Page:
The Alaska House and Senate have reached a deal on the state’s operating budget.
For weeks, the two bodies have been at an impasse over whether to fund cost-of-living raises for public employees. House Democrats argued that the state should not go back on its contract with state workers, while Senate Republicans held that it was inappropriate to grant them a pay increase when the state faces a multi-billion-dollar deficit. The House’s Republican majority acted as a go-between.
The stalemate appeared to end on Wednesday night, when a conference committee between the two bodies agreed to pay for the contracts this year, but placed limits on future increases. Their bill instructs the governor to keep salaries flat when bargaining with the public employee unions, and has a clause that allows contract negotiations to be reopened if oil goes above $95 per barrel or drops below $45 per barrel.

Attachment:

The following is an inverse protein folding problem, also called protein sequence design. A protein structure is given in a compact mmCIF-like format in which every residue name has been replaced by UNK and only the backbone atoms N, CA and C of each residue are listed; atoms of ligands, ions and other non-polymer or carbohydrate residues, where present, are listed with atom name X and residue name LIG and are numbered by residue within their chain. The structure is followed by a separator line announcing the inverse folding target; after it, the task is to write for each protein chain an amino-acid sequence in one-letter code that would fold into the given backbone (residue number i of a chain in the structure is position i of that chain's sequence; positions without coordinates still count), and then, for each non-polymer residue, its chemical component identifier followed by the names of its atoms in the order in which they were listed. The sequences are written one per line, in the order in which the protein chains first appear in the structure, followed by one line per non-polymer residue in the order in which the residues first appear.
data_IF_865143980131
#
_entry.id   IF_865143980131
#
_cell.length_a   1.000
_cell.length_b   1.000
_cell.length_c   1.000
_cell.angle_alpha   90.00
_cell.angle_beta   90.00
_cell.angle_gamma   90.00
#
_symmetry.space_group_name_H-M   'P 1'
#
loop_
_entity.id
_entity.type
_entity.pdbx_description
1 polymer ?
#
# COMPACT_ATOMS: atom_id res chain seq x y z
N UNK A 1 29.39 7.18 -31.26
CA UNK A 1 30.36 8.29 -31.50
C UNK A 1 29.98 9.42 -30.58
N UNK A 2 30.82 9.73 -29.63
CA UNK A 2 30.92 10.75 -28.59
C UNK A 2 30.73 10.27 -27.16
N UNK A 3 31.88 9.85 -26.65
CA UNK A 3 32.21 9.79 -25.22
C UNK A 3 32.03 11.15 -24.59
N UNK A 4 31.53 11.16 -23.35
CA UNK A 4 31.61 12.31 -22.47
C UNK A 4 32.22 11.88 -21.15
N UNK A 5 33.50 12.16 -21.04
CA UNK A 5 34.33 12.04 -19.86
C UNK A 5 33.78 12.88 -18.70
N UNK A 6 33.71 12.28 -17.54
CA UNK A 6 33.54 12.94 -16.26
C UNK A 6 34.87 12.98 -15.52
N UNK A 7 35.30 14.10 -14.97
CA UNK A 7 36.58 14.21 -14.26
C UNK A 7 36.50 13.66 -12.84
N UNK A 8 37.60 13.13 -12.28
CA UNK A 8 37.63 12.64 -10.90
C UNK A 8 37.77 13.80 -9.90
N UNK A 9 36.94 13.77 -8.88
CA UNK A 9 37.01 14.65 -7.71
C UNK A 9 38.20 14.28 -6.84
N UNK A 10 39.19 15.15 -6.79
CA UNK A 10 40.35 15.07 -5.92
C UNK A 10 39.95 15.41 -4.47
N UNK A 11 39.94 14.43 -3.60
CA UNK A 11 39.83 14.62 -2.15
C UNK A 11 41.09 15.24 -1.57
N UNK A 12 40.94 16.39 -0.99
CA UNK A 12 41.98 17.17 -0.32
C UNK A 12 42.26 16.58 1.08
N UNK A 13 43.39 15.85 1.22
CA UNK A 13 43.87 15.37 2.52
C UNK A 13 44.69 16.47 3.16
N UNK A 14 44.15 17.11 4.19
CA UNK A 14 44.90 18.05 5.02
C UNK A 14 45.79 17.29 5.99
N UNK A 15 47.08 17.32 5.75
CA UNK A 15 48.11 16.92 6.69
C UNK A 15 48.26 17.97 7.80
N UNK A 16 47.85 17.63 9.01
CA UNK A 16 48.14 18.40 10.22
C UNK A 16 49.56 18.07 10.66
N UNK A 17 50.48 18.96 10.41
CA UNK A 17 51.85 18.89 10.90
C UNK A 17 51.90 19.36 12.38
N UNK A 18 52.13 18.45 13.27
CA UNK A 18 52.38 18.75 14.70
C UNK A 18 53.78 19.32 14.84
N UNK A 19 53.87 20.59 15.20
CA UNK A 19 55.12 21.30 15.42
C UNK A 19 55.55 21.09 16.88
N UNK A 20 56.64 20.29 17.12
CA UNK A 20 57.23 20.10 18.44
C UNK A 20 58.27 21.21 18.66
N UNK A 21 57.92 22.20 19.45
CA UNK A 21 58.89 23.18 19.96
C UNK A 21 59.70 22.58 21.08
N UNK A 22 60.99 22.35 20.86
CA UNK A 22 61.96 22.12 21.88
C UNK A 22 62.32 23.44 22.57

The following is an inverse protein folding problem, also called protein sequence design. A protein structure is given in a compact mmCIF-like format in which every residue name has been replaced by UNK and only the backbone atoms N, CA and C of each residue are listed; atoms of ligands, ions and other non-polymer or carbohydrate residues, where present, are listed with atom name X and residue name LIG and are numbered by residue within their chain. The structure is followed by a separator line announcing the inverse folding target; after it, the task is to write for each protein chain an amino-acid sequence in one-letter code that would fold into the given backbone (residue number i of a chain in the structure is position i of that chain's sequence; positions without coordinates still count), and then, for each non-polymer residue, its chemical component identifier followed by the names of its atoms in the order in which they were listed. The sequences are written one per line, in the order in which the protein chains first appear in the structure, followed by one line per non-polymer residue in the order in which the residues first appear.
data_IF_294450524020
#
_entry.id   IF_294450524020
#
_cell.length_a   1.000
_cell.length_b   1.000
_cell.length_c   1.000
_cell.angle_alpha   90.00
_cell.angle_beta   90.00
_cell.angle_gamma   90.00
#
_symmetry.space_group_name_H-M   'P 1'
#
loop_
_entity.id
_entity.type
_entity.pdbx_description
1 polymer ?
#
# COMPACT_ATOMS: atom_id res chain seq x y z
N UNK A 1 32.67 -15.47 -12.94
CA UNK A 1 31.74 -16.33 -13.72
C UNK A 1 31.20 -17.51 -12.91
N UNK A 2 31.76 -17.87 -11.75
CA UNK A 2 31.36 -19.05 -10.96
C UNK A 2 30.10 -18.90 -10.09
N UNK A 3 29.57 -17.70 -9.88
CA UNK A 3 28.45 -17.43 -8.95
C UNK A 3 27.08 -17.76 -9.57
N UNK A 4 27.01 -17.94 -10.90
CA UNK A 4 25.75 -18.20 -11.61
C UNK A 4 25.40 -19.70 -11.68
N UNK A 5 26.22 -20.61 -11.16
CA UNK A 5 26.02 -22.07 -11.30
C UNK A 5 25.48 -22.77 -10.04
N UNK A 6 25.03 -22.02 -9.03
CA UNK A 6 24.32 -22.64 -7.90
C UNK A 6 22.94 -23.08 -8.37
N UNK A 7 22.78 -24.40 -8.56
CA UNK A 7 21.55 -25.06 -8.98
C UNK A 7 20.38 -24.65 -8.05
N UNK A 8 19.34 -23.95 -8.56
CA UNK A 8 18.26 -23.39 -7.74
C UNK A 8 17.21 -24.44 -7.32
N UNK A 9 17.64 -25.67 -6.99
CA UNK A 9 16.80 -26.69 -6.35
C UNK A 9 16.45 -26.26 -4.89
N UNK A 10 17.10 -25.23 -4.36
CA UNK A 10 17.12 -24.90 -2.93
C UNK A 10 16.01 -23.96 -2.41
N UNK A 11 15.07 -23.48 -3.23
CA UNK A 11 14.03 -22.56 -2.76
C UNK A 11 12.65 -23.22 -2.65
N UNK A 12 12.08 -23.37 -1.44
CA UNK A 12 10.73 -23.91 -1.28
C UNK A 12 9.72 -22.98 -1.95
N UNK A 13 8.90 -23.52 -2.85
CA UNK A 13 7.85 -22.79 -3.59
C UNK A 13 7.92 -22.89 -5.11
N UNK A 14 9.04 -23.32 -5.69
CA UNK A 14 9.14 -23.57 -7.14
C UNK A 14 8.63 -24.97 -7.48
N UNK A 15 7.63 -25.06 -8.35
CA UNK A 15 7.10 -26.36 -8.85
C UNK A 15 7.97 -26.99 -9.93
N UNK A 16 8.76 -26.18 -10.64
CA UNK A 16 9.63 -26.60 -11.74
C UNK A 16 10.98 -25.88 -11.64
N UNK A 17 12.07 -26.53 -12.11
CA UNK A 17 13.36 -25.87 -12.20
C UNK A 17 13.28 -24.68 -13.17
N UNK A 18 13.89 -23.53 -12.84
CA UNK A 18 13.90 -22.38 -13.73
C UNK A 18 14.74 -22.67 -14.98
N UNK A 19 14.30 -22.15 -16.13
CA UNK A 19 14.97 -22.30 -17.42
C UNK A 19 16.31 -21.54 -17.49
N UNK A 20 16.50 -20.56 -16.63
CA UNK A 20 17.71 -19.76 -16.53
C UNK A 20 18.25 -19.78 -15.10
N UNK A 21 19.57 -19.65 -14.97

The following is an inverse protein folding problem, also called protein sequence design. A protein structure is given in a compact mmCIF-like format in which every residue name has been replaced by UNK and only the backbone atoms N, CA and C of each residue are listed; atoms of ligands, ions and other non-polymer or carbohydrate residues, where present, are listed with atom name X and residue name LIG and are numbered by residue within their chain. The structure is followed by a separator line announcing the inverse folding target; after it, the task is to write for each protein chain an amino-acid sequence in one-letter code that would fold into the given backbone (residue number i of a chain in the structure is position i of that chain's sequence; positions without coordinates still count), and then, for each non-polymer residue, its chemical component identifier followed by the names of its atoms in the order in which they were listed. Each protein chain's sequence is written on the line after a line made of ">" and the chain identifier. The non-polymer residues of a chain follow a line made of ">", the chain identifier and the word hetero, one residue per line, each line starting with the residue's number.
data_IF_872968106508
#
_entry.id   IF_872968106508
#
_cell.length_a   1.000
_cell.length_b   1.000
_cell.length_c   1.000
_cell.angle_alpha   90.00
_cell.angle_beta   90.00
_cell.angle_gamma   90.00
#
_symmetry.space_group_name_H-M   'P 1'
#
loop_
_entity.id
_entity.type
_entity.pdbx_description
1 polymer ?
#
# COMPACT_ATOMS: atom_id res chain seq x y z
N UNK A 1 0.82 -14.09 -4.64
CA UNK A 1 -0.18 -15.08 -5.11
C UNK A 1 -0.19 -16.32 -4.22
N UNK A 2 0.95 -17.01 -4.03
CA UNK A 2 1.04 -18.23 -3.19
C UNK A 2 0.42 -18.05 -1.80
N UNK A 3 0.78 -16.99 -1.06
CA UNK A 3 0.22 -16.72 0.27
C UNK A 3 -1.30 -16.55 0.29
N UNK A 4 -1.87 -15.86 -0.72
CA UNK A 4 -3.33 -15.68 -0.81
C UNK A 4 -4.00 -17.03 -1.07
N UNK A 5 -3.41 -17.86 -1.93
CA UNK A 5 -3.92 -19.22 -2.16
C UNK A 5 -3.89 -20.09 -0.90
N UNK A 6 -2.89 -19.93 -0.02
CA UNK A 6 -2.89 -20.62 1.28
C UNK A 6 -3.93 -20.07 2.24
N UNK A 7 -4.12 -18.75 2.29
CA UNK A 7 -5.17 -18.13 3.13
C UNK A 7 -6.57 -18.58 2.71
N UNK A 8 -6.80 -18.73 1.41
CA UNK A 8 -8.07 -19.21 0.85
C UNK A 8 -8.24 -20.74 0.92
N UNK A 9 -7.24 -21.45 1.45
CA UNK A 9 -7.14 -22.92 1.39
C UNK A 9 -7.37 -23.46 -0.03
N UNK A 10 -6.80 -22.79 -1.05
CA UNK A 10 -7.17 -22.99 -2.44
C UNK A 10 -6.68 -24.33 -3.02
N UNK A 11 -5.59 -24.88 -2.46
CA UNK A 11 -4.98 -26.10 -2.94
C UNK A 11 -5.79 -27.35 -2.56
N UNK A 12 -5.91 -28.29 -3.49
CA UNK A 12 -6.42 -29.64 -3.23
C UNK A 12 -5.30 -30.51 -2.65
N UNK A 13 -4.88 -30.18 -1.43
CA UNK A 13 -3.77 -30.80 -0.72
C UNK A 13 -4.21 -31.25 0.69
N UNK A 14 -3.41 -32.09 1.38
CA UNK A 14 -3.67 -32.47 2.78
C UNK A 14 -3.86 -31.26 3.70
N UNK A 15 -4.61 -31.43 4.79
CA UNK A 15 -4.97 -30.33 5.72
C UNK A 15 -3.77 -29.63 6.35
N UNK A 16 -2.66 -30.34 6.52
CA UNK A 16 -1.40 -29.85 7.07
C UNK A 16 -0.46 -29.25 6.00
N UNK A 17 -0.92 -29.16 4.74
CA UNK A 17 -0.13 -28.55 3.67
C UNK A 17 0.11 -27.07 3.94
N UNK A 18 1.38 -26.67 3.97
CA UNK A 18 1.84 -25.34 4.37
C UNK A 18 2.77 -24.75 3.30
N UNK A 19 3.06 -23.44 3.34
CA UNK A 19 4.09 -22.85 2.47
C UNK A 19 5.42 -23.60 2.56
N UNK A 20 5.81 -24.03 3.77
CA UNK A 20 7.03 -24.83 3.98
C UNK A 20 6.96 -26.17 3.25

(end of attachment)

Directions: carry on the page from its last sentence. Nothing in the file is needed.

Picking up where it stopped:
The committee directed Gov. Bill Walker to cut $30 million in agency operations at his own discretion as a way of offsetting the cost-of-living increases.
The compromise also adds $16 million in formula funding for schools, as well as some additional money for early education , the ferry system, senior benefits, and the Office of Children’s Services.
As the result of the deal, Democrats in the House Minority have agreed to support a withdrawal from the state’s rainy-day fund to pay for the $5 billion operating budget. A three-quarter vote is needed to access the Constitutional Budget Reserve.
The House and Senate have floor sessions scheduled for Thursday morning, and a spokesperson for the House Majority say a vote on the budget is anticipated.